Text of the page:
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Toronto Mayor John Tory takes part in an ArtsVote 2018 debate at the TIFF Bell Lightbox on Sept. 24, 2018.Fred Lum

What is John Tory afraid of? Toronto’s mayor is refusing to take part in any head-to-head debates with his leading rival in the current election campaign, former chief planner Jennifer Keesmaat. He says he will show up only for debates that include other, lesser candidates.

It’s not a good look for Mr. Tory, a former business executive and Ontario Progressive Conservative leader who is seeking a second four-year term. It makes him seem weak and uncertain at a time when he is trying to persuade the city that he is a confident, sure-footed leader. Worse, it deprives voters of an opportunity to see the two main candidates in an important election have a sustained exchange about where they stand and how they differ on the issues.

Mr. Tory’s unfortunate position broke into the headlines this week when the CBC cancelled a debate planned for Oct. 16. The exchange would have been moderated by Matt Galloway, host of CBC Radio’s weekday morning show, and broadcast on radio, television and online. A studio audience at the CBC Broadcast Centre would watch.

The CBC invited just Mr. Tory and Ms. Keesmaat. Mr. Tory tried to get some of the others included. The network responded that it could not let one of the candidates dictate who should be invited. It has its own guidelines for determining the answer to that question, a common and contentious one in elections for all levels of government. One factor it considers is whether a candidate has any hope of winning. In this race, polling has shown only two serious contenders. The others barely register. CBC executive Marissa Nelson said the network wanted to give Toronto voters a chance to “compare and contrast” the two top candidates. That is reasonable enough.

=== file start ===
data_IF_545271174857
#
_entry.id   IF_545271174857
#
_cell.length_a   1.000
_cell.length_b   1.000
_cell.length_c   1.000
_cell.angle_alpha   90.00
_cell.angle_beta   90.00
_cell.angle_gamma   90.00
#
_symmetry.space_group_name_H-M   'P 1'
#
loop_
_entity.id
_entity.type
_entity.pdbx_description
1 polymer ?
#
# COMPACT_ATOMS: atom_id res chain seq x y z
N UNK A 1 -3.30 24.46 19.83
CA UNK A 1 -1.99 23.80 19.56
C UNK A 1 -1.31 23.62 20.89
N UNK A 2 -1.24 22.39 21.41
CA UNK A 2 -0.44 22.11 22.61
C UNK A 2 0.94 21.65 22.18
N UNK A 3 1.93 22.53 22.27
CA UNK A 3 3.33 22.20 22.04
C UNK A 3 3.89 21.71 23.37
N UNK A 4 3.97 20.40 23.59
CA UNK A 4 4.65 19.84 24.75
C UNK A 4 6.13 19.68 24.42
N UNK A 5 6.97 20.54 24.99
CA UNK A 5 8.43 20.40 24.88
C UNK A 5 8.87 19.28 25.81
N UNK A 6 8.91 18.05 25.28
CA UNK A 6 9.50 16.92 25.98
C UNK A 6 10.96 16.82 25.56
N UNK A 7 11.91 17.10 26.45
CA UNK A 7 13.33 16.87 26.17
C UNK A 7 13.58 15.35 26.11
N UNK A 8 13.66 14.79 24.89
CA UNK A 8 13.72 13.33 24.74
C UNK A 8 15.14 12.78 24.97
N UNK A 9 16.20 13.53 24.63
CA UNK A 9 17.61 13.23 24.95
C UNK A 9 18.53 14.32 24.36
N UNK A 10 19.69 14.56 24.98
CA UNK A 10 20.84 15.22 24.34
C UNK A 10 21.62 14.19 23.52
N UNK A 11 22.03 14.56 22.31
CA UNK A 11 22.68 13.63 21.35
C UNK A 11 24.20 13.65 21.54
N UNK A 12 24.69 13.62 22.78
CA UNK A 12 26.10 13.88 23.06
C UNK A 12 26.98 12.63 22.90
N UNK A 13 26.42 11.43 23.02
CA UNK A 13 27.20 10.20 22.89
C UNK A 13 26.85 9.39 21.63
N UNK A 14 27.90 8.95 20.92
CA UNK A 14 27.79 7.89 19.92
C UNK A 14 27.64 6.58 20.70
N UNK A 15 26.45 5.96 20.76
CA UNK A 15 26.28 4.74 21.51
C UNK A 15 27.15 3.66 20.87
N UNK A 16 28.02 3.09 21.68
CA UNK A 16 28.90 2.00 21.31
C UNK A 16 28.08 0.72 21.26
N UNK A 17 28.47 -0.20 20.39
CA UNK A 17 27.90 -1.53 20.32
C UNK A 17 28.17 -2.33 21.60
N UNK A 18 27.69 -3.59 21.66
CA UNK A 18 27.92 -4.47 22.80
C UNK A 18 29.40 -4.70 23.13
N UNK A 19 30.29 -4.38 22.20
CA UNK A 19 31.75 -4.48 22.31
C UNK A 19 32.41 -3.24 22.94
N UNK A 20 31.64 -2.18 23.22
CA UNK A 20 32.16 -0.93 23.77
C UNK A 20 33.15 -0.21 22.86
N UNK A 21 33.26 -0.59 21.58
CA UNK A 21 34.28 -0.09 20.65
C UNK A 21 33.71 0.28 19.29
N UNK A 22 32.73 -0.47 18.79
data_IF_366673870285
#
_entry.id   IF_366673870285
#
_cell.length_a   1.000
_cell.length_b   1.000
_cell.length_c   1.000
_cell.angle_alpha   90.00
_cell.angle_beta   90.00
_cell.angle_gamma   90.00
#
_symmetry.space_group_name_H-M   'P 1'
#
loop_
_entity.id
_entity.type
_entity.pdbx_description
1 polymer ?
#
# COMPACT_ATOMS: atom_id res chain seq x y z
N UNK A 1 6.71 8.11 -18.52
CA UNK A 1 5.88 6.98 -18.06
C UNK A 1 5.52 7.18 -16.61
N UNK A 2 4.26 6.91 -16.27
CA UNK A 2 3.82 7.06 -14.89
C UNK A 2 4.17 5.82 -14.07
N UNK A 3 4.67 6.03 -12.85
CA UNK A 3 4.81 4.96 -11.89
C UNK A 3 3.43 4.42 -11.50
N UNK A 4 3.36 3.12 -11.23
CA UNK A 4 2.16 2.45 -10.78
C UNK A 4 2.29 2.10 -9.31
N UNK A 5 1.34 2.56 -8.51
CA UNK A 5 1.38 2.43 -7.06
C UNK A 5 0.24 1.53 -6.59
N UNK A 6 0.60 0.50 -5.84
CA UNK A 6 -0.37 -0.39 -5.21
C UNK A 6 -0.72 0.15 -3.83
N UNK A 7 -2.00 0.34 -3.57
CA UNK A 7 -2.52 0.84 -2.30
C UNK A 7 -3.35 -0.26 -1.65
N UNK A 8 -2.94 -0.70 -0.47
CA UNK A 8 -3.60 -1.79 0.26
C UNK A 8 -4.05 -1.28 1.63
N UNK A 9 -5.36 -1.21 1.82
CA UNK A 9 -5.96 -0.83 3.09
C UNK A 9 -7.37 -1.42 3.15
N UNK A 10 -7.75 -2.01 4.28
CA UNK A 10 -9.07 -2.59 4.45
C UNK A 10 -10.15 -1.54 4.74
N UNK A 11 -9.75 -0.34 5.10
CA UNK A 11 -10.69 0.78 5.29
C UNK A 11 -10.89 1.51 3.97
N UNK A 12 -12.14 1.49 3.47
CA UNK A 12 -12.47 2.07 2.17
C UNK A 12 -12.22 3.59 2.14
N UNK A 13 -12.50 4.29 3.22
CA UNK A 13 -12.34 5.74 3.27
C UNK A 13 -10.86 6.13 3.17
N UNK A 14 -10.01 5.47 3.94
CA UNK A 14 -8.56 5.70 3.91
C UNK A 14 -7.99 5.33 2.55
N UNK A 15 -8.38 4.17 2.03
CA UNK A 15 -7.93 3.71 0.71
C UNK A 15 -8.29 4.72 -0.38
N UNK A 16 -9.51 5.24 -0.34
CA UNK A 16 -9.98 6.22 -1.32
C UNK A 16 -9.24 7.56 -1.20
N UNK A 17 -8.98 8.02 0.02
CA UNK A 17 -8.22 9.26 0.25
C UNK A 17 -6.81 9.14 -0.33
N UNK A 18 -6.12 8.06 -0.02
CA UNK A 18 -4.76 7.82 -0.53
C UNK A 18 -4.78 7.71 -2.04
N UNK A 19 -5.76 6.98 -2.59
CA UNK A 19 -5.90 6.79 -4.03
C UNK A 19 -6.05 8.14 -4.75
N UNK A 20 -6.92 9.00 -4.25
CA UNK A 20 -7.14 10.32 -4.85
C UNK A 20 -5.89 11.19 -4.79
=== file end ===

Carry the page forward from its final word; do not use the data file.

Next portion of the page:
It is not as though competing voices are being silenced. Other debates – there are only a handful this time around – have featured a variety of candidates. One of them, to be held next Tuesday by The Globe and Mail and the Toronto Region Board of Trade, is to include neighbourhood organizer Sarah Climenhaga and lawyer Saron Gebresellassi. But while Mr. Tory and Ms. Keesmaat have done some sparring, voters haven’t seen them go one on one, just the two of them. And what is the purpose of a debate if not to test the principal candidates against each other?

Mr. Tory argues he isn’t worried about taking on Ms. Keesmaat alone. He just wants to see a range of people and perspectives in the debates. Questioned by reporters after giving a speech on Thursday, he went as far as to argue that one of his motives was simply to have a proper reflection of the city’s diversity on stage.

That is a little rich. The reason that the Tory camp wants to avoid a one on one is that it would legitimize Ms. Keesmaat. Voters who haven’t been paying attention would see that Mr. Tory has a serious and credible rival. Although this is her debut in politics, Ms. Keesmaat is a forceful speaker and a strong debater. People might like her.

If, on the other hand, she is on stage with others, then it looks as though she is just one in a crowd of no-hopers. It is the mayor – the well-known, incumbent mayor – against the rest.

This sort of gamesmanship is routine in election campaigns, especially around debates. But this time, it might backfire. The last thing Mr. Tory wants to do is leave the impression that he is trying to glide to re-election and dodge his only true rival.

Instead of avoiding Ms. Keesmaat, Mr. Tory should offer to debate her head to head anyplace, any time – bring it on. Leaders who truly believe in themselves don’t duck a fight.

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